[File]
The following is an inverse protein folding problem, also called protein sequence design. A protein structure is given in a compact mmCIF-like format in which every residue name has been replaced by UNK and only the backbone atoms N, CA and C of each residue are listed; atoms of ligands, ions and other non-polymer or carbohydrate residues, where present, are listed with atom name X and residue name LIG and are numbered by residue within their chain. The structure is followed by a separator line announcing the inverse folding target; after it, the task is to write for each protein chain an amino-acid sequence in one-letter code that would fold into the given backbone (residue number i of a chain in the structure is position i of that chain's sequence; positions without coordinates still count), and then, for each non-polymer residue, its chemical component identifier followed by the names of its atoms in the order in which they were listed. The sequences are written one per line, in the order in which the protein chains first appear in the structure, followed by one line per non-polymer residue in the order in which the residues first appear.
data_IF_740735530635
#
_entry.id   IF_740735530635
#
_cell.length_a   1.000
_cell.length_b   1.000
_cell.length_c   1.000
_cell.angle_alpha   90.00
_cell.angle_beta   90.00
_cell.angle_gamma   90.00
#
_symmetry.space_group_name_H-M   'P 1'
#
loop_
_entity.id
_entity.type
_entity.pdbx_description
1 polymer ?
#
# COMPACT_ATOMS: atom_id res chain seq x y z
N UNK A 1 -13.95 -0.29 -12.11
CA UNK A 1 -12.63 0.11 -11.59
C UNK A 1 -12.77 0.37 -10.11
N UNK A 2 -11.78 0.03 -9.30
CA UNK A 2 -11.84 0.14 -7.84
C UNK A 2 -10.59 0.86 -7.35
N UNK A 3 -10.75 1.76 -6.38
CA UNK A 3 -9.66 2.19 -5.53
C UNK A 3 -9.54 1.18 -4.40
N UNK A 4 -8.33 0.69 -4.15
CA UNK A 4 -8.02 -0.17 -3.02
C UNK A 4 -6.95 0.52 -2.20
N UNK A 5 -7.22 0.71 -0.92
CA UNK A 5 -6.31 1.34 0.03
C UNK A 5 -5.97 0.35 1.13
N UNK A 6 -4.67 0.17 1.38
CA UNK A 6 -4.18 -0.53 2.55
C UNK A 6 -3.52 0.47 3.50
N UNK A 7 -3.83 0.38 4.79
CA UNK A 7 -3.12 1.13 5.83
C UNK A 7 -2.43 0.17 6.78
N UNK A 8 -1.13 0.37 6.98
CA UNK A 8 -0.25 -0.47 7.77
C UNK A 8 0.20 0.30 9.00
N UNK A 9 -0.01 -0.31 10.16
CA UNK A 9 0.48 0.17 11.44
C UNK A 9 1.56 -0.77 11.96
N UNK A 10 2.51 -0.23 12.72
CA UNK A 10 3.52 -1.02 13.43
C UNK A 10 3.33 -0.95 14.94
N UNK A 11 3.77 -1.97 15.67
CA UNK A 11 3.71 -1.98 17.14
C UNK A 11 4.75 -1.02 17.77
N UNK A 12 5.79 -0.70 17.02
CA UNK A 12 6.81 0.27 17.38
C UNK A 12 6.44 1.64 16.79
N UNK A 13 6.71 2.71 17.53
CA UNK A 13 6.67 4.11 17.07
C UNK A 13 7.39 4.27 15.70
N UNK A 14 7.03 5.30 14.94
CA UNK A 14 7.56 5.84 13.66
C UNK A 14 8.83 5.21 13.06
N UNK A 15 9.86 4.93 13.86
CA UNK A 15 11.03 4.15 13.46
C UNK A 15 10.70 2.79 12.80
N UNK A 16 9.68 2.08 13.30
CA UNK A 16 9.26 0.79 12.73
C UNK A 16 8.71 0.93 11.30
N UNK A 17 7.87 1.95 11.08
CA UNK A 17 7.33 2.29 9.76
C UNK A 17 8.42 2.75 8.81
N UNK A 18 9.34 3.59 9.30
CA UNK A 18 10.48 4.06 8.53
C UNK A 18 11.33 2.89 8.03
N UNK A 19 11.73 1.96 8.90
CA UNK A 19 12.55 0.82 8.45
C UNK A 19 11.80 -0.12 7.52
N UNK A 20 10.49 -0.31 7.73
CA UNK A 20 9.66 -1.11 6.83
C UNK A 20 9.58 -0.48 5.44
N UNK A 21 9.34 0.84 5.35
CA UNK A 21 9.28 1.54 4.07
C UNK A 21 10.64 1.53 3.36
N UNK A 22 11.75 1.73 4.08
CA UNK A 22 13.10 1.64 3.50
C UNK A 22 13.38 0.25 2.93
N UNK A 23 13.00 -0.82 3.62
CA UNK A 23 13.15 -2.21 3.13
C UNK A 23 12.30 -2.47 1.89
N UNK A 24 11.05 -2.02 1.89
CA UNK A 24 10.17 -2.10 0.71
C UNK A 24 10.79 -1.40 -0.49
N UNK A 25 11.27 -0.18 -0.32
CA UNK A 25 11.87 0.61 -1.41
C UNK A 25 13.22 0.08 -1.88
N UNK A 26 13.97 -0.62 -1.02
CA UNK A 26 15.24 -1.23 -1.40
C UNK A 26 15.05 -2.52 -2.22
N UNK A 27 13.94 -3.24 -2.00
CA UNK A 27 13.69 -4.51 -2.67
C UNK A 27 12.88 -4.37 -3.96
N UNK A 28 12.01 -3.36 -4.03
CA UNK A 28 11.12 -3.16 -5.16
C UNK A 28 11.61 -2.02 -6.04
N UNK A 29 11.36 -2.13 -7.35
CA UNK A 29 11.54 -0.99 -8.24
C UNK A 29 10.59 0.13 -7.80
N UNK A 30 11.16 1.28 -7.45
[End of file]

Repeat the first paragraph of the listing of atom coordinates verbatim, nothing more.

The following is an inverse protein folding problem, also called protein sequence design. A protein structure is given in a compact mmCIF-like format in which every residue name has been replaced by UNK and only the backbone atoms N, CA and C of each residue are listed; atoms of ligands, ions and other non-polymer or carbohydrate residues, where present, are listed with atom name X and residue name LIG and are numbered by residue within their chain. The structure is followed by a separator line announcing the inverse folding target; after it, the task is to write for each protein chain an amino-acid sequence in one-letter code that would fold into the given backbone (residue number i of a chain in the structure is position i of that chain's sequence; positions without coordinates still count), and then, for each non-polymer residue, its chemical component identifier followed by the names of its atoms in the order in which they were listed. The sequences are written one per line, in the order in which the protein chains first appear in the structure, followed by one line per non-polymer residue in the order in which the residues first appear.